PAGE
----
(réf. Etudes Britanniques Contemporaines n° 4. Montpellier: Presses universitaires de Montpellier, 1994)
here propose to analyse their improbable meeting, while apologising for being, by necessity, absurdly sweeping and sketchy.
At first sight, one may justifiably object that they only share their differences.
Isherwood, born in 1904 in the landed gentry, brought up in such Edwardian sanctuaries as Repton school and Corpus Christi Cambridge, then integrated to the Bohemian London Establishment of the roaring 20's and the red 30's has little in common with the young Japanese born in 1954 in Nagasaki, transplanted at the age of six in the London of the swinging 60's and trying his hand at all the odd jobs imaginable in those affluent and ambiguous times. The one hobnobbed with the Good and the Great, the other was grousebester for the Queen Mother.
The gap will even widen further, apparently, in later life. Isherwood wanders round the world, passes from politically committed literature in Berlin, to a much criticized break with Britain on the eve of the war, and an even more controverted conversion to Vedanta Hinduism, oddly matched with gay militantism and script writing jobs at "Hollywood-upon-Ganges (5)". Ishiguro, conversely, strikes roots in Britain coming back to Japan for a visit in 89 only, as if by politeness. On the one hand, travels, ruptures, the quest of a flamboyant personality looking for the limelight - on the other hand a secretive individual who, after being awarded the Booker Prize, will vanish into quasi clandestinity.
This reverberates on the themes of their books. Isherwood is known for his antifascist stance, his painting of decadence, his kitsch hedonism, his chic cosmopolitanism, his atypical Hinduism. Ishiguro seems to be digging the same earnest plot ever deeper with each book about non communication and moral responsibility. On the one hand a work that relishes self-presentation to the point of exhibitionism, on the other one the introspective work of a self-effaced writer.
In such case, why attempt the parallel which I am proposing?
I shall first say that, because of the Big Bang of the war, they find themselves brothers in experience.
Ishiguro was born in, but also because of, Nagasaki - that emblematic city where destruction has bloomed higher, quicker, stronger than anywhere else. Isherwood, though too young to join the First World War, will keep referring to this pivotal event in which his own father died: "Like most of my generation, I was obsessed with a complex of terrors and
5. KAZIN, Alfred. Time, March 23, 1962, p. 60-61 (see on the subject Bernard GILBERT, Christopher Isherwood témoin de son temps, Thèse de Doctorat ès Lettres, Sorbonne, Paris, 1983, 1114 p.).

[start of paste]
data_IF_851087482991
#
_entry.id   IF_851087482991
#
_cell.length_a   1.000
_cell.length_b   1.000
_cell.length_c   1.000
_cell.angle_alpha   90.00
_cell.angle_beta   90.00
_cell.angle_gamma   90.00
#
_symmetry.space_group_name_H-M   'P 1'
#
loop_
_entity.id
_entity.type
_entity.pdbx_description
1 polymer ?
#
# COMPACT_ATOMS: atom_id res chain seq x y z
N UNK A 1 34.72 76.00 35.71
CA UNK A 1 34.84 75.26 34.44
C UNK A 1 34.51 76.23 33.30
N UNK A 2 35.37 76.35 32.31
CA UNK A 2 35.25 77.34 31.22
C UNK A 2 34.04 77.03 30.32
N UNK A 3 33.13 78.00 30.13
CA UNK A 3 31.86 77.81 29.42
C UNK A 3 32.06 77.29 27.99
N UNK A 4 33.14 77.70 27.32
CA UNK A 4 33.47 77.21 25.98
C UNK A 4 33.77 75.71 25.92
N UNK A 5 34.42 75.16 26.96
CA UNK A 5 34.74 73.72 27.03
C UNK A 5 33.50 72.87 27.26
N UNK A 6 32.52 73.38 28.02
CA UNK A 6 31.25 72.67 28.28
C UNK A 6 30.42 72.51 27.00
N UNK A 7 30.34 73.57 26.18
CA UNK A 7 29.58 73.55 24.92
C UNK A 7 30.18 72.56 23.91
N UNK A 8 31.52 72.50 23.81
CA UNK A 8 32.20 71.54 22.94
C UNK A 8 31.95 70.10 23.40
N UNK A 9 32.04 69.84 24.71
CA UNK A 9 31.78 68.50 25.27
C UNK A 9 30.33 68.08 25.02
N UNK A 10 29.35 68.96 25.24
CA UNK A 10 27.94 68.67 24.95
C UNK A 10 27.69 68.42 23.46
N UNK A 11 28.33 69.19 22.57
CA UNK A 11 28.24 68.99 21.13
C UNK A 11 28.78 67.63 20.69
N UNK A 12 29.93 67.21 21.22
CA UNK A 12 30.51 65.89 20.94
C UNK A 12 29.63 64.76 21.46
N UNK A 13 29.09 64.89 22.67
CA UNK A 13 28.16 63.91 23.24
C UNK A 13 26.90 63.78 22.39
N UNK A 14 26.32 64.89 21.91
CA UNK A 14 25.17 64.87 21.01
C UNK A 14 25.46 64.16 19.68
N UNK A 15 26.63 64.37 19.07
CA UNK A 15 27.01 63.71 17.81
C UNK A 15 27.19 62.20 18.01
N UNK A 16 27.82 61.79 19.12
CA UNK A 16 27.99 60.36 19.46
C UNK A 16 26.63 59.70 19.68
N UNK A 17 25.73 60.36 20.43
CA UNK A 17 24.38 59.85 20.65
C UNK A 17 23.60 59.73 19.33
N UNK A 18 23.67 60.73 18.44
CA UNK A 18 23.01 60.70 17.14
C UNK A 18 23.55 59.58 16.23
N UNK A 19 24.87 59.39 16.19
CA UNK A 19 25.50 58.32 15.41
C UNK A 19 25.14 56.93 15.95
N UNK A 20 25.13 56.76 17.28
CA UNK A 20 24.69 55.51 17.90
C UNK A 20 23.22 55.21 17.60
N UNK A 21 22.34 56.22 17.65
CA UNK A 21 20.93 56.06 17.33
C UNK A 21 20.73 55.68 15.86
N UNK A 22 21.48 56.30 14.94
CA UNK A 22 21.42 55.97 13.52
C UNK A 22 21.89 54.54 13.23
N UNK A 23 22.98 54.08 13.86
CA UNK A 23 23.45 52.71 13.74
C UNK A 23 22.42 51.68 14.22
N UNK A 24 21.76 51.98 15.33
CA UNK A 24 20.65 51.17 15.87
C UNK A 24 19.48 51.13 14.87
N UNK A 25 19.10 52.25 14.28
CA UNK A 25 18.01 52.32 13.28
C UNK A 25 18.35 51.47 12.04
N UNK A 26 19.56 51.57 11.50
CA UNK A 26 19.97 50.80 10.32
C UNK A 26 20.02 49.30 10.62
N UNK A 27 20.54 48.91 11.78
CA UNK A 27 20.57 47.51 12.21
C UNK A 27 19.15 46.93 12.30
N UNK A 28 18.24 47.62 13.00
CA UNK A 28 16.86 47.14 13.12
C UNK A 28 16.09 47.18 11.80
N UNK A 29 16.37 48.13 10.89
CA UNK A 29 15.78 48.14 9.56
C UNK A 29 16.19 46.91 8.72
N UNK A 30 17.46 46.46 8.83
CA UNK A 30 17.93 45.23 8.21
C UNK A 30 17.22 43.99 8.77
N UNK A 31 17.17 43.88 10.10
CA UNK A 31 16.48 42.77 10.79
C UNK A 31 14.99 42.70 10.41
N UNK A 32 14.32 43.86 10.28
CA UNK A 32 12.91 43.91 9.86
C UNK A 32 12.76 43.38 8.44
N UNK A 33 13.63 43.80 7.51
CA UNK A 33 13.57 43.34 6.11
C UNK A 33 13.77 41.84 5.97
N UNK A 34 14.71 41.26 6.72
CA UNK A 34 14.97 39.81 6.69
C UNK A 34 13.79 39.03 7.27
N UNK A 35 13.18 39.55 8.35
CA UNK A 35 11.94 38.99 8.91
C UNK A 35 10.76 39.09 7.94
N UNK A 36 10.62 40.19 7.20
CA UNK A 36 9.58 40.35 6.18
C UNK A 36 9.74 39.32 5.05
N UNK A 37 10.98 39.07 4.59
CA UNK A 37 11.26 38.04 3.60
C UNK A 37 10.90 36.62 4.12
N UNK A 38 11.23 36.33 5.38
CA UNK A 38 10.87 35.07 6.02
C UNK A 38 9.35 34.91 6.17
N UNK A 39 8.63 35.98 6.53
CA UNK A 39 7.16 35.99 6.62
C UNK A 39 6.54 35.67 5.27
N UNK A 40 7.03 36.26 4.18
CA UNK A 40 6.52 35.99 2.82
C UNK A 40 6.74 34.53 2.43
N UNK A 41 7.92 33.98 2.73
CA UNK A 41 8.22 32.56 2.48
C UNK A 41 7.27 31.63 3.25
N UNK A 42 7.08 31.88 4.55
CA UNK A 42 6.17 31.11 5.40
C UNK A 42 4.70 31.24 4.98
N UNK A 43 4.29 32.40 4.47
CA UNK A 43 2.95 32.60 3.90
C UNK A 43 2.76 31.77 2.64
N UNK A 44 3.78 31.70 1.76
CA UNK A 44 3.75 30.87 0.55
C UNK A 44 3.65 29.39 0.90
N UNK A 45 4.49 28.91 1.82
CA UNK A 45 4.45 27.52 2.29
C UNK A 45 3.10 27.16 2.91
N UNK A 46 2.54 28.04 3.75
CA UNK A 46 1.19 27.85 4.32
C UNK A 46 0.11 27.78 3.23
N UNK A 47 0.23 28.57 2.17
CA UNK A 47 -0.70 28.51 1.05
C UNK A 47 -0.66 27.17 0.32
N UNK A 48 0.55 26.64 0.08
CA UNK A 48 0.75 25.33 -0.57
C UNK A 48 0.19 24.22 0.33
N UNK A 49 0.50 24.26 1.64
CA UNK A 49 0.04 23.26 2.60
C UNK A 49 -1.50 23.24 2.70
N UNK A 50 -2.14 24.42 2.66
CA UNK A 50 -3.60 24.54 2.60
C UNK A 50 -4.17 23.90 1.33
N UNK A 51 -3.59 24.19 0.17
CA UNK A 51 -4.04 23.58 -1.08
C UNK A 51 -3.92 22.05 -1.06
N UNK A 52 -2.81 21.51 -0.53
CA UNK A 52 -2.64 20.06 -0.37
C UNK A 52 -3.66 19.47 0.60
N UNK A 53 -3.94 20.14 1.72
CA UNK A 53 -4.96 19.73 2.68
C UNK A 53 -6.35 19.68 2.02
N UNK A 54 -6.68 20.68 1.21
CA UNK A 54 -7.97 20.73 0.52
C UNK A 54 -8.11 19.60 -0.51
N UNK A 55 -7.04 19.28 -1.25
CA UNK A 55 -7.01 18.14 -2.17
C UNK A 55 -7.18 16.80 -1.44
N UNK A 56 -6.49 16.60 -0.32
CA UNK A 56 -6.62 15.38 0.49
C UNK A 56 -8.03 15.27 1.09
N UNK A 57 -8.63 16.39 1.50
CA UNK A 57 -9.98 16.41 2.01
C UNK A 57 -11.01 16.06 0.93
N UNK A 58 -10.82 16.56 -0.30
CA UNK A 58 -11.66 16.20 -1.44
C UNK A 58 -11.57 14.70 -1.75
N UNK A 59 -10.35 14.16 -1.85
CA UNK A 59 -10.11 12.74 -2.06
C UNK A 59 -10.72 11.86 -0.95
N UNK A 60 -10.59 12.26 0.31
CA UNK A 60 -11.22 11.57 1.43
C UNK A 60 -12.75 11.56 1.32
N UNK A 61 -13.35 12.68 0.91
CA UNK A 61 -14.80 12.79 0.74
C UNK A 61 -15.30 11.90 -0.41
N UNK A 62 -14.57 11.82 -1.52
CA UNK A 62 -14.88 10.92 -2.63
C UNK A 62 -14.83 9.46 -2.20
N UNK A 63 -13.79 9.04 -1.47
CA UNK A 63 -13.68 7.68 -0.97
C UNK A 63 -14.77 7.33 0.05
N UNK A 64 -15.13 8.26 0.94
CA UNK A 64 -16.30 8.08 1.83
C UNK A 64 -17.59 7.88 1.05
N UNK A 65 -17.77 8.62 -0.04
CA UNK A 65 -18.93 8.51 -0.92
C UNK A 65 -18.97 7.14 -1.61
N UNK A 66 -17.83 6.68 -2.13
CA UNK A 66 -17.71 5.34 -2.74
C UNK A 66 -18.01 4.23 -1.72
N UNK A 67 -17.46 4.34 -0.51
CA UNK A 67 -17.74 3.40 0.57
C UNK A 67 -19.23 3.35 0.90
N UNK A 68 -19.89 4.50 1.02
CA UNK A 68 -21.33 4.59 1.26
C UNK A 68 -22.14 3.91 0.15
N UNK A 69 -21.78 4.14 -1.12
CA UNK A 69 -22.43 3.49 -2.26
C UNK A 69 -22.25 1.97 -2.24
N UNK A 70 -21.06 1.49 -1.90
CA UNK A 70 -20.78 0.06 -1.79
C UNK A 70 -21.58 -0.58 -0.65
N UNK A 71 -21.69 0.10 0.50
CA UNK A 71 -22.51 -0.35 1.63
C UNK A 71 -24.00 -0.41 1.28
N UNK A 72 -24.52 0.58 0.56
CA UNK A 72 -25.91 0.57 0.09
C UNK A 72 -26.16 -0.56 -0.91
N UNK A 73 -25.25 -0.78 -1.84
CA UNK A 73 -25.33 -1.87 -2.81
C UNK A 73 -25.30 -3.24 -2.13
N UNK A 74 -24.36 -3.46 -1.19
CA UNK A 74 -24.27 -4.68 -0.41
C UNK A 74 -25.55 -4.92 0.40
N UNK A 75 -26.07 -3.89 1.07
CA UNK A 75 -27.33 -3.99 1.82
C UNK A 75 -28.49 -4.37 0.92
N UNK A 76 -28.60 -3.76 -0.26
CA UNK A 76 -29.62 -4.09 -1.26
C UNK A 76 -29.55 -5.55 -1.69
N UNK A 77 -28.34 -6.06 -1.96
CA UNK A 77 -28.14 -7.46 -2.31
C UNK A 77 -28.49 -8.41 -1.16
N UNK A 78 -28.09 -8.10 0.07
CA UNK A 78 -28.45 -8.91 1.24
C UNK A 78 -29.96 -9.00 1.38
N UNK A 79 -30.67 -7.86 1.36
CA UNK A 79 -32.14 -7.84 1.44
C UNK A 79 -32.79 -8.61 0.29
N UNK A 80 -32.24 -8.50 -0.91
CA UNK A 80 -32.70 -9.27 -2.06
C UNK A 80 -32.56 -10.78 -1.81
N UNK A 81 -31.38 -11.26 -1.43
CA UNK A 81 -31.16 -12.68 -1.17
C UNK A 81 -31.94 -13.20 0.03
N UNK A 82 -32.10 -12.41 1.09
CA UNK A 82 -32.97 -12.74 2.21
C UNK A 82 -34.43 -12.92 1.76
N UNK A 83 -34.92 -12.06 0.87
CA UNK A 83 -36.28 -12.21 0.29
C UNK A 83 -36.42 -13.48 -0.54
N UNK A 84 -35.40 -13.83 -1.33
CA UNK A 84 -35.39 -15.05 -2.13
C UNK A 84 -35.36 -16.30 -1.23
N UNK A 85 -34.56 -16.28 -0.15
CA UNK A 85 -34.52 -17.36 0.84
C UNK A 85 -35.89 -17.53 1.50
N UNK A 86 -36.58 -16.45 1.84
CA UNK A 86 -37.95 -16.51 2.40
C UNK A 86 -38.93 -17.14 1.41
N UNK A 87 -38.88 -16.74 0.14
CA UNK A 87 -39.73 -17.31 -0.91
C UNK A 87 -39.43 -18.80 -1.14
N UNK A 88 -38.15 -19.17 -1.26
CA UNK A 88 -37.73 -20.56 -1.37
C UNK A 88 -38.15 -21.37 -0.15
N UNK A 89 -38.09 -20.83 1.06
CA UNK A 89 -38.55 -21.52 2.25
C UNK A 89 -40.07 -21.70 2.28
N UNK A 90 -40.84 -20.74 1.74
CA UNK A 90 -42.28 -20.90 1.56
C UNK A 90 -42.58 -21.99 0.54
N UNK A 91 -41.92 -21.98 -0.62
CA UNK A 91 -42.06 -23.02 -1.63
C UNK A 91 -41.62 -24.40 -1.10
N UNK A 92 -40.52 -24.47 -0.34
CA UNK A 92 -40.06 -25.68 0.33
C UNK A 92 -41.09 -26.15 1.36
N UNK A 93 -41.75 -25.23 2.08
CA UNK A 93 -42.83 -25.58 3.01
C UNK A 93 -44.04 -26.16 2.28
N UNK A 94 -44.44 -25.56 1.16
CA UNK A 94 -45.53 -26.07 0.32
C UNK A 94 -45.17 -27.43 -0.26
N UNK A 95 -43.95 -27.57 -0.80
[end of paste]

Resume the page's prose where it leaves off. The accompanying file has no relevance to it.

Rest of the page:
longings connected with the idea 'war'. War in this purely neurotic sense was the Test. The Test of your courage, of your maturity, of your sexual prowess. 'Are you really a Man .' (6)"
In both cases, the collapse of an Empire identifies with the past it took place in. The young are left empty, frustrated, negative, unable even to grasp the origin of the trauma. "When I was a child" - declares Ishiguro - "I thought every town had its bomb (7)." Its endless rippling effects represent a Death principle which substitutes itself to the Life force. Such fundamentally pessimistic postulate assimilates History to hysteria. Book after book Isherwood creates new maps of Hell and one of his best know works - Down there on a Visit - crucifies the hero between the four stories which all present a modern version of damnation; critics reviewed it as "visit to hell" (8) or "dead souls" (9) or "the hell of absolute alienation" (10) and Time will identify Isherwood to a "demi Virgil leading the reader through a hop-skip-and-jump tour of Hell." (11) Similarly, Ishiguro settles for good the destiny of his celebrated butler Stevens when Lord Darlington, on two occasions, bids him serve the port in the metaphoric "smoking room" of the castle, public dishonour and endless private grief will ensue.
In accordance to this death principle, in both works, things take precedence of human beings. Material symbols unfailingly cannibalise spiritual landmarks. The stress put on houses, monuments, mansions manifests the victory of imprisonment. Those Faustian places pre-exist, as it were, to their theoretical masters: the very first page of An Artist of the Floating World shows the master Ono, before the war, taking possession of a splendid house at a ridiculously and mysteriously low price, and in Isherwood's novel - The Memorial - the death monument seems to have existed in all eternity.
Significantly both works concentrate on the same type of objects, for instance on silver platters reminiscent of liturgical instruments used for funeral rites. In The Memorial, Lily the war widow makes the poisonous gift of a Jacobean silver plate for the wedding of her niece thereby perpetuating the family spell from which her own son escapes by refusing to marry. In The Remains of the Day, Stevens polishes silver with a neurotically erotic zest, like an Aladdin's lamp from which an evil genie will appear: unwittingly he is doing his bit to help his master betray the spirit of the tradition he is fondling:
6. ISHERWOOD, Christopher. Lions and Shadows. Nel Signet
Modern Classics, 1968, p. 46.